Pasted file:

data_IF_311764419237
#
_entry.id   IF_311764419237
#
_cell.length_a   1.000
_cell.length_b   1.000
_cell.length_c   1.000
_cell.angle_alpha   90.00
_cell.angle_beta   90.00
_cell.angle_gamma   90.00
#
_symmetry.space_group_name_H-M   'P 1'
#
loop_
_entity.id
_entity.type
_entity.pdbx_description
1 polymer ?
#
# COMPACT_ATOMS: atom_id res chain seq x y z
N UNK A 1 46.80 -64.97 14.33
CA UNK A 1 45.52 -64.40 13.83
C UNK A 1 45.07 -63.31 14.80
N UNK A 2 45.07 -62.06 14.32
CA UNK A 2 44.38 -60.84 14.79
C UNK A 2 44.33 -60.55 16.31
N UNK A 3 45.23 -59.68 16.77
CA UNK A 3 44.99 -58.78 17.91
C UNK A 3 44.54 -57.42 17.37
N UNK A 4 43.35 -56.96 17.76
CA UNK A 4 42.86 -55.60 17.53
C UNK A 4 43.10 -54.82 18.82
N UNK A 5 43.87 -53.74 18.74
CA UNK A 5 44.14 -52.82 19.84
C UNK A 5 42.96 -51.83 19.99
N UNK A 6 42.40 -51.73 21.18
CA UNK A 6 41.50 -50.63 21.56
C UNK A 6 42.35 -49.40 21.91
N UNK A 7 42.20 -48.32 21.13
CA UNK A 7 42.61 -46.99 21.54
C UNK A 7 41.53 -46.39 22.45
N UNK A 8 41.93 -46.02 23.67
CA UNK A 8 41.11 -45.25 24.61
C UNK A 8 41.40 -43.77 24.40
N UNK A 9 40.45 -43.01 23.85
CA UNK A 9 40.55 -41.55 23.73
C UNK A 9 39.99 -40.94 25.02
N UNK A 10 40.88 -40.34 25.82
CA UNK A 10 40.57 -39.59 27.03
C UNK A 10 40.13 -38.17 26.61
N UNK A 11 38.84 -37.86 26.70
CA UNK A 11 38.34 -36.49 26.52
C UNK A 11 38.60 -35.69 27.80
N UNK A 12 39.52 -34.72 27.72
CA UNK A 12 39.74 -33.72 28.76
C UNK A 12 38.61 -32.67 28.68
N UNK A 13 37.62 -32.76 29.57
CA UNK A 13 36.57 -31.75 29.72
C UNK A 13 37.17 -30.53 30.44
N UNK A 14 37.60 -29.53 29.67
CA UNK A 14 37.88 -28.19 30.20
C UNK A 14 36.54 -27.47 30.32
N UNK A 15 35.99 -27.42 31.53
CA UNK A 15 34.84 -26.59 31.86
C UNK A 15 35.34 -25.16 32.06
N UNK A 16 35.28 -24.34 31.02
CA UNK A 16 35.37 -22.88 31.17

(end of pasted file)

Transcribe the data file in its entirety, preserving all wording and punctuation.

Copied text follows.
data_IF_311764419237
#
_entry.id   IF_311764419237
#
_cell.length_a   1.000
_cell.length_b   1.000
_cell.length_c   1.000
_cell.angle_alpha   90.00
_cell.angle_beta   90.00
_cell.angle_gamma   90.00
#
_symmetry.space_group_name_H-M   'P 1'
#
loop_
_entity.id
_entity.type
_entity.pdbx_description
1 polymer ?
#
# COMPACT_ATOMS: atom_id res chain seq x y z
N UNK A 1 46.80 -64.97 14.33
CA UNK A 1 45.52 -64.40 13.83
C UNK A 1 45.07 -63.31 14.80
N UNK A 2 45.07 -62.06 14.32
CA UNK A 2 44.38 -60.84 14.79
C UNK A 2 44.33 -60.55 16.31
N UNK A 3 45.23 -59.68 16.77
CA UNK A 3 44.99 -58.78 17.91
C UNK A 3 44.54 -57.42 17.37
N UNK A 4 43.35 -56.96 17.76
CA UNK A 4 42.86 -55.60 17.53
C UNK A 4 43.10 -54.82 18.82
N UNK A 5 43.87 -53.74 18.74
CA UNK A 5 44.14 -52.82 19.84
C UNK A 5 42.96 -51.83 19.99
N UNK A 6 42.40 -51.73 21.18
CA UNK A 6 41.50 -50.63 21.56
C UNK A 6 42.35 -49.40 21.91
N UNK A 7 42.20 -48.32 21.13
CA UNK A 7 42.61 -46.99 21.54
C UNK A 7 41.53 -46.39 22.45
N UNK A 8 41.93 -46.02 23.67
CA UNK A 8 41.11 -45.25 24.61
C UNK A 8 41.40 -43.77 24.40
N UNK A 9 40.45 -43.01 23.85
CA UNK A 9 40.55 -41.55 23.73
C UNK A 9 39.99 -40.94 25.02
N UNK A 10 40.88 -40.34 25.82
CA UNK A 10 40.57 -39.59 27.03
C UNK A 10 40.13 -38.17 26.61
N UNK A 11 38.84 -37.86 26.70
CA UNK A 11 38.34 -36.49 26.52
C UNK A 11 38.60 -35.69 27.80
N UNK A 12 39.52 -34.72 27.72
CA UNK A 12 39.74 -33.72 28.76
C UNK A 12 38.61 -32.67 28.68
N UNK A 13 37.62 -32.76 29.57
CA UNK A 13 36.57 -31.75 29.72
C UNK A 13 37.17 -30.53 30.44
N UNK A 14 37.60 -29.53 29.67
CA UNK A 14 37.88 -28.19 30.20
C UNK A 14 36.54 -27.47 30.32
N UNK A 15 35.99 -27.42 31.53
CA UNK A 15 34.84 -26.59 31.86
C UNK A 15 35.34 -25.16 32.06
N UNK A 16 35.28 -24.34 31.02
CA UNK A 16 35.37 -22.88 31.17